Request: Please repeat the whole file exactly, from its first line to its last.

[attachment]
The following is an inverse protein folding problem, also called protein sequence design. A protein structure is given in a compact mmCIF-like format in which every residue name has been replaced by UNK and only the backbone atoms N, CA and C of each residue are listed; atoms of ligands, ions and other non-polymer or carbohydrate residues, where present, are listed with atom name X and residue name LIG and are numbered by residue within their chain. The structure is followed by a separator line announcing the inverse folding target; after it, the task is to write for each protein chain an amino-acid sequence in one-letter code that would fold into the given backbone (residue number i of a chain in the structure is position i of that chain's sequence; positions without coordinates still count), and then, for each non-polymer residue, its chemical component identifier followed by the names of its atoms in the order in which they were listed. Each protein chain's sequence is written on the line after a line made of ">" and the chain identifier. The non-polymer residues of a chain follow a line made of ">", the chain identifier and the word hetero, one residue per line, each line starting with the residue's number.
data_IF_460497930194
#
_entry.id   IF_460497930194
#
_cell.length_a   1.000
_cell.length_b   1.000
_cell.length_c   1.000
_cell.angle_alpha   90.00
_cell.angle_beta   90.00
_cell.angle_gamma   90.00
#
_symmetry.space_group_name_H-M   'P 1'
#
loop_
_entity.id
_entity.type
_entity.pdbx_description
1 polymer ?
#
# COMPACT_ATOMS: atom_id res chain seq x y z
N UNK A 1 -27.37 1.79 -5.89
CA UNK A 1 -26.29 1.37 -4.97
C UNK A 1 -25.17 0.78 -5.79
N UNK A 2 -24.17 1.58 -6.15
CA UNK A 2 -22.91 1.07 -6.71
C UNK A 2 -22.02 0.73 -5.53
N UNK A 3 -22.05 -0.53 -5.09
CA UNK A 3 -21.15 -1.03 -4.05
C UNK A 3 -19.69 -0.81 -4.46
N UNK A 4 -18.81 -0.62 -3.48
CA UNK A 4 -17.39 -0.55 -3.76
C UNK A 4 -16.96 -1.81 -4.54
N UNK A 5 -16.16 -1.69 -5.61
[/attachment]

The following is an inverse protein folding problem, also called protein sequence design. A protein structure is given in a compact mmCIF-like format in which every residue name has been replaced by UNK and only the backbone atoms N, CA and C of each residue are listed; atoms of ligands, ions and other non-polymer or carbohydrate residues, where present, are listed with atom name X and residue name LIG and are numbered by residue within their chain. The structure is followed by a separator line announcing the inverse folding target; after it, the task is to write for each protein chain an amino-acid sequence in one-letter code that would fold into the given backbone (residue number i of a chain in the structure is position i of that chain's sequence; positions without coordinates still count), and then, for each non-polymer residue, its chemical component identifier followed by the names of its atoms in the order in which they were listed. Each protein chain's sequence is written on the line after a line made of ">" and the chain identifier. The non-polymer residues of a chain follow a line made of ">", the chain identifier and the word hetero, one residue per line, each line starting with the residue's number.
data_IF_460497930194
#
_entry.id   IF_460497930194
#
_cell.length_a   1.000
_cell.length_b   1.000
_cell.length_c   1.000
_cell.angle_alpha   90.00
_cell.angle_beta   90.00
_cell.angle_gamma   90.00
#
_symmetry.space_group_name_H-M   'P 1'
#
loop_
_entity.id
_entity.type
_entity.pdbx_description
1 polymer ?
#
# COMPACT_ATOMS: atom_id res chain seq x y z
N UNK A 1 -27.37 1.79 -5.89
CA UNK A 1 -26.29 1.37 -4.97
C UNK A 1 -25.17 0.78 -5.79
N UNK A 2 -24.17 1.58 -6.15
CA UNK A 2 -22.91 1.07 -6.71
C UNK A 2 -22.02 0.73 -5.53
N UNK A 3 -22.05 -0.53 -5.09
CA UNK A 3 -21.15 -1.03 -4.05
C UNK A 3 -19.69 -0.81 -4.46
N UNK A 4 -18.81 -0.62 -3.48
CA UNK A 4 -17.39 -0.55 -3.76
C UNK A 4 -16.96 -1.81 -4.54
N UNK A 5 -16.16 -1.69 -5.61